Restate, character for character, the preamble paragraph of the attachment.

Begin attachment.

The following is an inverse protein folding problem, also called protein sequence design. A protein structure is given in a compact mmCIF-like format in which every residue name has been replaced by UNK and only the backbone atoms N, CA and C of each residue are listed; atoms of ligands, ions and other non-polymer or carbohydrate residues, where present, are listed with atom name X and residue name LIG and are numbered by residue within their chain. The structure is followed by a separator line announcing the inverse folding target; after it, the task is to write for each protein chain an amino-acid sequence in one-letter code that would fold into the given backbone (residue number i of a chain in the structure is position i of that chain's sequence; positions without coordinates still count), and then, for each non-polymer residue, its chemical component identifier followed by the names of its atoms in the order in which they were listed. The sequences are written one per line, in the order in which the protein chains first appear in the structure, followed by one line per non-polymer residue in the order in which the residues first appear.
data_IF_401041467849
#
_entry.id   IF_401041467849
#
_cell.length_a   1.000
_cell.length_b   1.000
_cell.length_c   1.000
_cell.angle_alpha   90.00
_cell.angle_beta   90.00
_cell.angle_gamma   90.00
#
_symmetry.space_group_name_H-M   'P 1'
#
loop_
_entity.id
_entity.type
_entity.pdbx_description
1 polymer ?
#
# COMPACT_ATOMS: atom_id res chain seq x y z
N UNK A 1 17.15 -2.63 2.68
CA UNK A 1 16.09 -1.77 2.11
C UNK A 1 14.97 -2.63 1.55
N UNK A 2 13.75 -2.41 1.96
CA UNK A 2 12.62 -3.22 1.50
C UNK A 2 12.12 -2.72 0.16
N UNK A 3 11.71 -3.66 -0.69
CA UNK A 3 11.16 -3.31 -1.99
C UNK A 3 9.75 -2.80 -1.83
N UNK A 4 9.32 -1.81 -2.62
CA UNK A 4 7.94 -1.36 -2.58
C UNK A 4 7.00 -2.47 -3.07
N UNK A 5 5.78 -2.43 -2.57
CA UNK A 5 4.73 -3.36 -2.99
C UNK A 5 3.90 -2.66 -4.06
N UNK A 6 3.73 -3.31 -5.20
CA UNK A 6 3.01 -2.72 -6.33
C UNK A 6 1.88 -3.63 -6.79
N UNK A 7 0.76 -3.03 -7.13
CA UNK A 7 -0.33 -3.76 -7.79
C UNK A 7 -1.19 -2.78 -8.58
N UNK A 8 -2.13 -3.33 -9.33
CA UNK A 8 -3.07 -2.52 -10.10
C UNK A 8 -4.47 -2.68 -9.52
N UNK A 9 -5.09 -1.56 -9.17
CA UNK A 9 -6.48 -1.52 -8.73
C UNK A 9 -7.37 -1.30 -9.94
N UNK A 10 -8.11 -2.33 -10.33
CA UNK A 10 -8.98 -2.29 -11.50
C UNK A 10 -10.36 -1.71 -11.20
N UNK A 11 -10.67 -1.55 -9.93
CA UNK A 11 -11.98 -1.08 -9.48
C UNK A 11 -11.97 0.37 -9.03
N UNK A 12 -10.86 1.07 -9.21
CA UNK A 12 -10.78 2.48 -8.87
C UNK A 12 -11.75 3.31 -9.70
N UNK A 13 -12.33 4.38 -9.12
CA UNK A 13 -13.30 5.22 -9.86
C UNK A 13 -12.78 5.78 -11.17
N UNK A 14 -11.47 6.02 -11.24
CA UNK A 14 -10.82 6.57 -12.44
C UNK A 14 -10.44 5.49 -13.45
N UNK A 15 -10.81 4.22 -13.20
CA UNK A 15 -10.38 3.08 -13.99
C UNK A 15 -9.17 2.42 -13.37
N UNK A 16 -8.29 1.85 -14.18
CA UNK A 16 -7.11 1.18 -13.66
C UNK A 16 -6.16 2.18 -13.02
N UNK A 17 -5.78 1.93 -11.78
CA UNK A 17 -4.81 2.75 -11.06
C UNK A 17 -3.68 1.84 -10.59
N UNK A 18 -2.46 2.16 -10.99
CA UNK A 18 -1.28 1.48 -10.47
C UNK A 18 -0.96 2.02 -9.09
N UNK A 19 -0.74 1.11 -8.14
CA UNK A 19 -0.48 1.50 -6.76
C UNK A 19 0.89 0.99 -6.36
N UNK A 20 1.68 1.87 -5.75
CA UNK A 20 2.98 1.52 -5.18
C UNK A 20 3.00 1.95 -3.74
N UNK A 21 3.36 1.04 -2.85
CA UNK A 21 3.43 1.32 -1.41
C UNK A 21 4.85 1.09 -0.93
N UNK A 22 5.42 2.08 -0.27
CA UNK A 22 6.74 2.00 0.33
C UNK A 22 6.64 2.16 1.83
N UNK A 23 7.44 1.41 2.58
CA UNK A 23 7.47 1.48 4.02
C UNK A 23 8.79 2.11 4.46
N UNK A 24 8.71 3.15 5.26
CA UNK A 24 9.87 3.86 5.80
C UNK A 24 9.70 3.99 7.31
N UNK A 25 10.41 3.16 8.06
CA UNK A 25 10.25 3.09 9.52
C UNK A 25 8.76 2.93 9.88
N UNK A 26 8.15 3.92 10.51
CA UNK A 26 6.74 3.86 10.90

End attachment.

The following is an inverse protein folding problem, also called protein sequence design. A protein structure is given in a compact mmCIF-like format in which every residue name has been replaced by UNK and only the backbone atoms N, CA and C of each residue are listed; atoms of ligands, ions and other non-polymer or carbohydrate residues, where present, are listed with atom name X and residue name LIG and are numbered by residue within their chain. The structure is followed by a separator line announcing the inverse folding target; after it, the task is to write for each protein chain an amino-acid sequence in one-letter code that would fold into the given backbone (residue number i of a chain in the structure is position i of that chain's sequence; positions without coordinates still count), and then, for each non-polymer residue, its chemical component identifier followed by the names of its atoms in the order in which they were listed. The sequences are written one per line, in the order in which the protein chains first appear in the structure, followed by one line per non-polymer residue in the order in which the residues first appear.